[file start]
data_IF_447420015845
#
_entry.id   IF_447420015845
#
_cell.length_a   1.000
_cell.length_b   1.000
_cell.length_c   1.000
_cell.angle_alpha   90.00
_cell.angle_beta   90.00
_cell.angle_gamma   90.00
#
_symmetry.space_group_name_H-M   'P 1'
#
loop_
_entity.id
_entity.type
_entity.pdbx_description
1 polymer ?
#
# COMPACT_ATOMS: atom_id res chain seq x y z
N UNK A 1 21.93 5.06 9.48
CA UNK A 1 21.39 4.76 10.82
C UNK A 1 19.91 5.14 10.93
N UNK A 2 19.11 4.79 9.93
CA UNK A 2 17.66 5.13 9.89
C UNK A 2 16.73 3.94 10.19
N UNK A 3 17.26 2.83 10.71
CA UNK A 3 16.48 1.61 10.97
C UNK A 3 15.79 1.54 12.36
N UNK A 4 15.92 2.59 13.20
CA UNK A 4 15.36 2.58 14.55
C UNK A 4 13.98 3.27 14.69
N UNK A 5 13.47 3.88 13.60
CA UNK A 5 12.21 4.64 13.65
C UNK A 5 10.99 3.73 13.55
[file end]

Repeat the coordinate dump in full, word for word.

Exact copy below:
data_IF_447420015845
#
_entry.id   IF_447420015845
#
_cell.length_a   1.000
_cell.length_b   1.000
_cell.length_c   1.000
_cell.angle_alpha   90.00
_cell.angle_beta   90.00
_cell.angle_gamma   90.00
#
_symmetry.space_group_name_H-M   'P 1'
#
loop_
_entity.id
_entity.type
_entity.pdbx_description
1 polymer ?
#
# COMPACT_ATOMS: atom_id res chain seq x y z
N UNK A 1 21.93 5.06 9.48
CA UNK A 1 21.39 4.76 10.82
C UNK A 1 19.91 5.14 10.93
N UNK A 2 19.11 4.79 9.93
CA UNK A 2 17.66 5.13 9.89
C UNK A 2 16.73 3.94 10.19
N UNK A 3 17.26 2.83 10.71
CA UNK A 3 16.48 1.61 10.97
C UNK A 3 15.79 1.54 12.36
N UNK A 4 15.92 2.59 13.20
CA UNK A 4 15.36 2.58 14.55
C UNK A 4 13.98 3.27 14.69
N UNK A 5 13.47 3.88 13.60
CA UNK A 5 12.21 4.64 13.65
C UNK A 5 10.99 3.73 13.55